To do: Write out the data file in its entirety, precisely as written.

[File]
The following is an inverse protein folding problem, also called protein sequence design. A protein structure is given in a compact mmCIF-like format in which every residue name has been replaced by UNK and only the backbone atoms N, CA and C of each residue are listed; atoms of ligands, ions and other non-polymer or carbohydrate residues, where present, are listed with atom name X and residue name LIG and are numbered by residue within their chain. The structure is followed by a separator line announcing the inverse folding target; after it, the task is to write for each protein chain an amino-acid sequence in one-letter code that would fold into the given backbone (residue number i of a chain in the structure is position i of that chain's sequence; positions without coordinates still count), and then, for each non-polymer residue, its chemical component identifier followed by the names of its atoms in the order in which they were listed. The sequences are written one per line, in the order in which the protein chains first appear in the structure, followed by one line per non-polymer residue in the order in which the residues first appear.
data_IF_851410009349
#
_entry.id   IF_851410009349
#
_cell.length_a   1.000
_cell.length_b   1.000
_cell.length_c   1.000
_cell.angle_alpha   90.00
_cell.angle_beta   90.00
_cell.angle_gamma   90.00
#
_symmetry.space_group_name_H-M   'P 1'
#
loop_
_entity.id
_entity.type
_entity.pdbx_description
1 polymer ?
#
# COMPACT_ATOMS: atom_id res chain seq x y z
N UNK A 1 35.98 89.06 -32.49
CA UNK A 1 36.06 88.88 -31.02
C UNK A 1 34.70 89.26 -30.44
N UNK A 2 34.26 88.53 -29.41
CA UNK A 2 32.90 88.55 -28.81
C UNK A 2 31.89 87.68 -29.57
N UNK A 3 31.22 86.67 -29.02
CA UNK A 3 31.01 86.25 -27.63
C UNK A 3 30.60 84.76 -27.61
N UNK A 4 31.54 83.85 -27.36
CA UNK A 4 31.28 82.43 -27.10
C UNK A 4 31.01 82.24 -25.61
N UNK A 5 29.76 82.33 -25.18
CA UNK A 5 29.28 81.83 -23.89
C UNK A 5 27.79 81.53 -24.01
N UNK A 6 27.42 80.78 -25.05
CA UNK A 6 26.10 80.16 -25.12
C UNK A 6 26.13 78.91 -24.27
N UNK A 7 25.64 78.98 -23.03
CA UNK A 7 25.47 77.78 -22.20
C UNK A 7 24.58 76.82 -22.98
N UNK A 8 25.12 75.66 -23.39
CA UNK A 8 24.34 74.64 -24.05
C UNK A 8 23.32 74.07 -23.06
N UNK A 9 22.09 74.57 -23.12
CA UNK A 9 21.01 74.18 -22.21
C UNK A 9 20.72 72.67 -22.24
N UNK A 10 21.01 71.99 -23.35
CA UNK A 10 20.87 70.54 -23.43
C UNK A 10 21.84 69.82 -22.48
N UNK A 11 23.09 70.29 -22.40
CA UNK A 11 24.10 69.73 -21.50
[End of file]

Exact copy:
The following is an inverse protein folding problem, also called protein sequence design. A protein structure is given in a compact mmCIF-like format in which every residue name has been replaced by UNK and only the backbone atoms N, CA and C of each residue are listed; atoms of ligands, ions and other non-polymer or carbohydrate residues, where present, are listed with atom name X and residue name LIG and are numbered by residue within their chain. The structure is followed by a separator line announcing the inverse folding target; after it, the task is to write for each protein chain an amino-acid sequence in one-letter code that would fold into the given backbone (residue number i of a chain in the structure is position i of that chain's sequence; positions without coordinates still count), and then, for each non-polymer residue, its chemical component identifier followed by the names of its atoms in the order in which they were listed. The sequences are written one per line, in the order in which the protein chains first appear in the structure, followed by one line per non-polymer residue in the order in which the residues first appear.
data_IF_851410009349
#
_entry.id   IF_851410009349
#
_cell.length_a   1.000
_cell.length_b   1.000
_cell.length_c   1.000
_cell.angle_alpha   90.00
_cell.angle_beta   90.00
_cell.angle_gamma   90.00
#
_symmetry.space_group_name_H-M   'P 1'
#
loop_
_entity.id
_entity.type
_entity.pdbx_description
1 polymer ?
#
# COMPACT_ATOMS: atom_id res chain seq x y z
N UNK A 1 35.98 89.06 -32.49
CA UNK A 1 36.06 88.88 -31.02
C UNK A 1 34.70 89.26 -30.44
N UNK A 2 34.26 88.53 -29.41
CA UNK A 2 32.90 88.55 -28.81
C UNK A 2 31.89 87.68 -29.57
N UNK A 3 31.22 86.67 -29.02
CA UNK A 3 31.01 86.25 -27.63
C UNK A 3 30.60 84.76 -27.61
N UNK A 4 31.54 83.85 -27.36
CA UNK A 4 31.28 82.43 -27.10
C UNK A 4 31.01 82.24 -25.61
N UNK A 5 29.76 82.33 -25.18
CA UNK A 5 29.28 81.83 -23.89
C UNK A 5 27.79 81.53 -24.01
N UNK A 6 27.42 80.78 -25.05
CA UNK A 6 26.10 80.16 -25.12
C UNK A 6 26.13 78.91 -24.27
N UNK A 7 25.64 78.98 -23.03
CA UNK A 7 25.47 77.78 -22.20
C UNK A 7 24.58 76.82 -22.98
N UNK A 8 25.12 75.66 -23.39
CA UNK A 8 24.34 74.64 -24.05
C UNK A 8 23.32 74.07 -23.06
N UNK A 9 22.09 74.57 -23.12
CA UNK A 9 21.01 74.18 -22.21
C UNK A 9 20.72 72.67 -22.24
N UNK A 10 21.01 71.99 -23.35
CA UNK A 10 20.87 70.54 -23.43
C UNK A 10 21.84 69.82 -22.48
N UNK A 11 23.09 70.29 -22.40
CA UNK A 11 24.10 69.73 -21.50